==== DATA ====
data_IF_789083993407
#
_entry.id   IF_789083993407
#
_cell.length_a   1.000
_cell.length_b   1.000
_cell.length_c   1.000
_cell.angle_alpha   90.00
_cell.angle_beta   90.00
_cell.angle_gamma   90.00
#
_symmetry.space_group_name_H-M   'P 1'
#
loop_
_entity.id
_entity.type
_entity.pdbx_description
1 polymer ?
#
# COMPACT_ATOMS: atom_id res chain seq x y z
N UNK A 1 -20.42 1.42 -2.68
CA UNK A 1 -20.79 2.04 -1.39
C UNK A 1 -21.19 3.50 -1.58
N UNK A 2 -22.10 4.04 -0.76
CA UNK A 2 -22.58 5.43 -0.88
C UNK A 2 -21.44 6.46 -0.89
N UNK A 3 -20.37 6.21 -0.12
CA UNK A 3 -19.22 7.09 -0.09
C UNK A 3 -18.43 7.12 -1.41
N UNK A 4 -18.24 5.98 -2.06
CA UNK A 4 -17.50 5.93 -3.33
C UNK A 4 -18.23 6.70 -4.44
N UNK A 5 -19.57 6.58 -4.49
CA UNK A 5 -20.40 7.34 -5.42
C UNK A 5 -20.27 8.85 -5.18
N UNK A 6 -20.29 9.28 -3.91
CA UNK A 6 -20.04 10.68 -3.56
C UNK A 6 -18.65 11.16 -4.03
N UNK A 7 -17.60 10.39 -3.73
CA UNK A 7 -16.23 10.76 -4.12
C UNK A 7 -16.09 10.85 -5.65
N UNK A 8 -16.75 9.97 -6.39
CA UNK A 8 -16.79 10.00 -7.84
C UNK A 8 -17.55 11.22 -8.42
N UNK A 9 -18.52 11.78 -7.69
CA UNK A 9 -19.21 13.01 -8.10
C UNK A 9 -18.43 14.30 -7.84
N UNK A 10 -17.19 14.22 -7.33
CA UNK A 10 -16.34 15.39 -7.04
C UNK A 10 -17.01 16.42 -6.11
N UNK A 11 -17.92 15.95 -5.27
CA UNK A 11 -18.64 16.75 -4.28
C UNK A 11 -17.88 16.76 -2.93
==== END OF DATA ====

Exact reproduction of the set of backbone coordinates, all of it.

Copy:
data_IF_789083993407
#
_entry.id   IF_789083993407
#
_cell.length_a   1.000
_cell.length_b   1.000
_cell.length_c   1.000
_cell.angle_alpha   90.00
_cell.angle_beta   90.00
_cell.angle_gamma   90.00
#
_symmetry.space_group_name_H-M   'P 1'
#
loop_
_entity.id
_entity.type
_entity.pdbx_description
1 polymer ?
#
# COMPACT_ATOMS: atom_id res chain seq x y z
N UNK A 1 -20.42 1.42 -2.68
CA UNK A 1 -20.79 2.04 -1.39
C UNK A 1 -21.19 3.50 -1.58
N UNK A 2 -22.10 4.04 -0.76
CA UNK A 2 -22.58 5.43 -0.88
C UNK A 2 -21.44 6.46 -0.89
N UNK A 3 -20.37 6.21 -0.12
CA UNK A 3 -19.22 7.09 -0.09
C UNK A 3 -18.43 7.12 -1.41
N UNK A 4 -18.24 5.98 -2.06
CA UNK A 4 -17.50 5.93 -3.33
C UNK A 4 -18.23 6.70 -4.44
N UNK A 5 -19.57 6.58 -4.49
CA UNK A 5 -20.40 7.34 -5.42
C UNK A 5 -20.27 8.85 -5.18
N UNK A 6 -20.29 9.28 -3.91
CA UNK A 6 -20.04 10.68 -3.56
C UNK A 6 -18.65 11.16 -4.03
N UNK A 7 -17.60 10.39 -3.73
CA UNK A 7 -16.23 10.76 -4.12
C UNK A 7 -16.09 10.85 -5.65
N UNK A 8 -16.75 9.97 -6.39
CA UNK A 8 -16.79 10.00 -7.84
C UNK A 8 -17.55 11.22 -8.42
N UNK A 9 -18.52 11.78 -7.69
CA UNK A 9 -19.21 13.01 -8.10
C UNK A 9 -18.43 14.30 -7.84
N UNK A 10 -17.19 14.22 -7.33
CA UNK A 10 -16.34 15.39 -7.04
C UNK A 10 -17.01 16.42 -6.11
N UNK A 11 -17.92 15.95 -5.27
CA UNK A 11 -18.64 16.75 -4.28
C UNK A 11 -17.88 16.76 -2.93